My writing education might have been a little unconventional. For one thing, I went to art school. I tested out of having to do any math classes throughout college and chose astronomy to satisfy my one required science credit. My roommates majored in jewelry design, sequential art, and film. An acquaintance of mine wore a full, handmade chainmail shirt over his clothes every day I saw him. You could always hear him coming.
Our “campus” was scattered throughout the city of Savannah, GA. Walking across town to go between class and the dorm was better than spending an hour on the overcrowded buses with unwieldy art projects threatening to stab you at every angle. There were no classes on Fridays and the whole year was broken into trimesters instead of semesters.
People often ask “What was it like to go to college for writing?” I have no idea what it’s like at other schools. All I know is my experience being a writing student at Savannah College of Art and Design.
Improvement Through Critical Analysis
Every project, whether it was a sculpture or personal essay, went through group critique. But writing classes got very personal as we discussed whether or not we could sympathize with the characters in a story. In nonfiction writing classes, we were the characters we were supposed to connect with and our memories were the stories.
Defending the Choice to Study Writing
I couldn’t count the number of classmates I had who considered all writing to be what they’d been doing since their third-grade English classes—namely writing a cookie-cutter five-paragraph essay about what someone else wrote. But no one went up to the students in fashion design and said, “Psh, I could do that.” Funny enough, the same people who insisted they could also write constantly wanted writing students to read over their essays or help write cover letters.
Midterms and Finals Weren’t a Thing
Oh, I had a Spanish midterm, an 18th Century art history final, and a final project in “Design 4: Time and Space” (which sounds made up but was a required class for my degree). But in writing classes, they simply didn’t exist. We weren’t tested on anything. You wrote your piece, you had your critique, you critiqued others, and then you did it all over again for the next one. And absolutely none of my writing classes ever required writing a research paper.
Aside from the dreaded group projects, we didn’t collaborate on many things. We had our critiques, the occasional public reading, discussions over coffee or in the smoking circles outside the class building, and maybe some texts or emails to bounce ideas off someone. For me, there were no homework groups or creative co-working sessions. Some of that came down to personal choice and the financial constraints of having scholarships to an expensive school, no job, and only enough money for required textbooks and art supplies.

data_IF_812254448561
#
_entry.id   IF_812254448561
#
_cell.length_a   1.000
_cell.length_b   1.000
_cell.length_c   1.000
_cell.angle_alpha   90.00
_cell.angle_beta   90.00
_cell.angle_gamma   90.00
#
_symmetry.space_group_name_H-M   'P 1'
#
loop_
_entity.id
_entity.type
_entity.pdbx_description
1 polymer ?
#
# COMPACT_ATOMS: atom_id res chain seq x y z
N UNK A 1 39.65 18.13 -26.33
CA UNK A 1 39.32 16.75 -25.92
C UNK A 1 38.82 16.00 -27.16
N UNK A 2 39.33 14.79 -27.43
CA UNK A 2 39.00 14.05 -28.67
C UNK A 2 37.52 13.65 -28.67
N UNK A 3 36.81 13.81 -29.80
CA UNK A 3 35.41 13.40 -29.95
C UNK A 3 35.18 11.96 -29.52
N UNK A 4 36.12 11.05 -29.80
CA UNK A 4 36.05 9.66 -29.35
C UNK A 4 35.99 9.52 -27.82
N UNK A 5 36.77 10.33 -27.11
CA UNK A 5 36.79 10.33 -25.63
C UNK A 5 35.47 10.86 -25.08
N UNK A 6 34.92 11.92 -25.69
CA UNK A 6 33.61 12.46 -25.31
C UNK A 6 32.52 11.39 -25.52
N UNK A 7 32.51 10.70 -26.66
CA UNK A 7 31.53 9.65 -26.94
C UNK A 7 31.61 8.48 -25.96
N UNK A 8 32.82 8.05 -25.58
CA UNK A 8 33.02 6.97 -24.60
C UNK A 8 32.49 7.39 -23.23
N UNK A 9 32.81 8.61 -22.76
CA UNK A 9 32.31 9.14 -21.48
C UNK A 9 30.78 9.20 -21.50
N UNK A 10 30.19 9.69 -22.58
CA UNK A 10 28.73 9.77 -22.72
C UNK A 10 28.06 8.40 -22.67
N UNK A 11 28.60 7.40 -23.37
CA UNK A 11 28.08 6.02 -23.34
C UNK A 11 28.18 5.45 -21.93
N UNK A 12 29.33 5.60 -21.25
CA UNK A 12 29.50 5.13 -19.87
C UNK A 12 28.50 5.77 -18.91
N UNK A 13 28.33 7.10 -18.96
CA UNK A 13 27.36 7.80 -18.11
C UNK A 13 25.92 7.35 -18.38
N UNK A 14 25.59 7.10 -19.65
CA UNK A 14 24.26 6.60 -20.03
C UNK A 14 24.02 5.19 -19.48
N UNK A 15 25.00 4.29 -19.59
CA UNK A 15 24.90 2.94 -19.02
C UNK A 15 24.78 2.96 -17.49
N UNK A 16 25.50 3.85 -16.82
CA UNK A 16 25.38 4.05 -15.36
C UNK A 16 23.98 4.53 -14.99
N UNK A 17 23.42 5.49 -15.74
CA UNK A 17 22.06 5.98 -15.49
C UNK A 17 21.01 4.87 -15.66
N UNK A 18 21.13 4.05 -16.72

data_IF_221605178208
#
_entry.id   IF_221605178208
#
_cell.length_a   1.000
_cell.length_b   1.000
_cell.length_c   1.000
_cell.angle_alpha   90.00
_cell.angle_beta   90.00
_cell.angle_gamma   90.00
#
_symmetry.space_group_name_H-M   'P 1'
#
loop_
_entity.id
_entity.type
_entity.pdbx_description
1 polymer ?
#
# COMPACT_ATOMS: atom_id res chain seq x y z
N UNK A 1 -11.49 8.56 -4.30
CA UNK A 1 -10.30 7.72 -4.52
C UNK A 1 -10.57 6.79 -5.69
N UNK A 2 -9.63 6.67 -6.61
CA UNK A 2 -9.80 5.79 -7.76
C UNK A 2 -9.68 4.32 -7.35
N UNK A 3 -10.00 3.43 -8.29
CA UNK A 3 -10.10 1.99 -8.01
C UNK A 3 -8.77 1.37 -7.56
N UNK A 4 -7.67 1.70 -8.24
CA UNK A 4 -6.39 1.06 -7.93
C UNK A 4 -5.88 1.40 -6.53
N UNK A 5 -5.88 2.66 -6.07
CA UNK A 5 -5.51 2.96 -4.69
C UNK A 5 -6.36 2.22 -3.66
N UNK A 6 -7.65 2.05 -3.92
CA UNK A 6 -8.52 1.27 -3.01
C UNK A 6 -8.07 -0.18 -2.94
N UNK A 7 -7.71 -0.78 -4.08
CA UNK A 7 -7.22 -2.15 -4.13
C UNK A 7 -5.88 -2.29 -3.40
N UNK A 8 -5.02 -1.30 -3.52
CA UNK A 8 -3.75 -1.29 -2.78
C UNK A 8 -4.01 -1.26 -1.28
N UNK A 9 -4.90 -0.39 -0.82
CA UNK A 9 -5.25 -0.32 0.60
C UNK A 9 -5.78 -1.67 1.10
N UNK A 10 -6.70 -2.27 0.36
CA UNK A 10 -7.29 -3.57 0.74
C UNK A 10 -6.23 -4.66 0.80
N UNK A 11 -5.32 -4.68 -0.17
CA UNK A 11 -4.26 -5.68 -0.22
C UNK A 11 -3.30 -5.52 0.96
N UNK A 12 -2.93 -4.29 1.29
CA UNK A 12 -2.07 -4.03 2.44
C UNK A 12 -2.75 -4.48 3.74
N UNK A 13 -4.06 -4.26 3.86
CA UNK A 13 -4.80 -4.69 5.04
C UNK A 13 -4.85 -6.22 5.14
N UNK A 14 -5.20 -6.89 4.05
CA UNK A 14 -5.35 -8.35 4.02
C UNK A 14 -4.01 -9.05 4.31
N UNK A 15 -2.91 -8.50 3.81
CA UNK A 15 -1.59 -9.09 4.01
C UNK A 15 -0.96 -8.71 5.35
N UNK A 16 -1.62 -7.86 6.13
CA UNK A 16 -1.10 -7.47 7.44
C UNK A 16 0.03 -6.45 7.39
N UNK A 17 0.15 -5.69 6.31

The stigma against writing any kind of genre fiction was very real in my writing classes. Many classmates had similar dreams as me—to write fantasy and/or science fiction novels. We want to write what we love to read. Unfortunately, some professors only wanted you to write what they wanted to read. One even threatened my grade after I submitted one fantasy short story and warned me to never do it again.
Becoming a Jack of All Writing Trades
The writing program had a practical approach to our chosen field, focusing more on practicing the kinds of writing that would help us get jobs to pay off those hefty student loans. Grant writing, journalism, general business writing… Then we’d theoretically get to work on those novels we wanted to write. Or double down and go for the MFA, where you can write a novel or memoir as your thesis.
It Sometimes Felt Like Being the Outcast among Outcasts
During my time as a student at SCAD, the building where I had most of my writing classes was very plain compared to other school buildings. The classrooms had blank white walls, maybe a painting in the very back. We shared the same limited computer labs and printers with all the English, art history, and gen-ed classes crammed into the same building. It sometimes felt like we were denied any visual stimulation out of spite for not being visual artists.
Additionally, all the lectures and guidance on making visually stunning portfolios, resumes, business cards, websites, etc. often felt irrelevant. We were pushed to shun conventional designs and go wild at every opportunity. It was fun in a college setting but had zero practical use in the professional world.
I originally came up with this list in May 2015, when I was maybe one week from getting my degree, as a response to a blog post I saw by a freshman that offers another perspective of what it’s like at SCAD. It has since been polished and improved by 5+ years of maturing and reflecting.